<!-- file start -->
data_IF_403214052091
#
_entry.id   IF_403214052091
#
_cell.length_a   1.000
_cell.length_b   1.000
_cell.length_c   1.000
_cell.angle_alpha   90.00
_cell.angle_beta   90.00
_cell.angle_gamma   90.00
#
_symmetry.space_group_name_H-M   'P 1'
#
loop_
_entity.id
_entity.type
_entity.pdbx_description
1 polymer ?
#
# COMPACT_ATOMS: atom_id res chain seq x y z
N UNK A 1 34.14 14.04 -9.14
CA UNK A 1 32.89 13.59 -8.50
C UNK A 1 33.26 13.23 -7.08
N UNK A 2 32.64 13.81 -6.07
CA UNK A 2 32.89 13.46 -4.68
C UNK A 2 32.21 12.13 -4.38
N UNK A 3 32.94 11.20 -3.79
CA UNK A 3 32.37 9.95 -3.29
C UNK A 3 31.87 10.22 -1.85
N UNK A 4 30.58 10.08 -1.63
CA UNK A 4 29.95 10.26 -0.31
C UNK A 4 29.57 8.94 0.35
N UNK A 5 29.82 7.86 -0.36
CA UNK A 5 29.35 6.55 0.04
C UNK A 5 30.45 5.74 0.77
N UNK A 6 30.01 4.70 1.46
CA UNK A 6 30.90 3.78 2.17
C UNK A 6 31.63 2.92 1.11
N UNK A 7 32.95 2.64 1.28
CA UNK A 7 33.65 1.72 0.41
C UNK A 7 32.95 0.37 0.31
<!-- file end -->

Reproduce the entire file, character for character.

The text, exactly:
data_IF_403214052091
#
_entry.id   IF_403214052091
#
_cell.length_a   1.000
_cell.length_b   1.000
_cell.length_c   1.000
_cell.angle_alpha   90.00
_cell.angle_beta   90.00
_cell.angle_gamma   90.00
#
_symmetry.space_group_name_H-M   'P 1'
#
loop_
_entity.id
_entity.type
_entity.pdbx_description
1 polymer ?
#
# COMPACT_ATOMS: atom_id res chain seq x y z
N UNK A 1 34.14 14.04 -9.14
CA UNK A 1 32.89 13.59 -8.50
C UNK A 1 33.26 13.23 -7.08
N UNK A 2 32.64 13.81 -6.07
CA UNK A 2 32.89 13.46 -4.68
C UNK A 2 32.21 12.13 -4.38
N UNK A 3 32.94 11.20 -3.79
CA UNK A 3 32.37 9.95 -3.29
C UNK A 3 31.87 10.22 -1.85
N UNK A 4 30.58 10.08 -1.63
CA UNK A 4 29.95 10.26 -0.31
C UNK A 4 29.57 8.94 0.35
N UNK A 5 29.82 7.86 -0.36
CA UNK A 5 29.35 6.55 0.04
C UNK A 5 30.45 5.74 0.77
N UNK A 6 30.01 4.70 1.46
CA UNK A 6 30.90 3.78 2.17
C UNK A 6 31.63 2.92 1.11
N UNK A 7 32.95 2.64 1.28
CA UNK A 7 33.65 1.72 0.41
C UNK A 7 32.95 0.37 0.31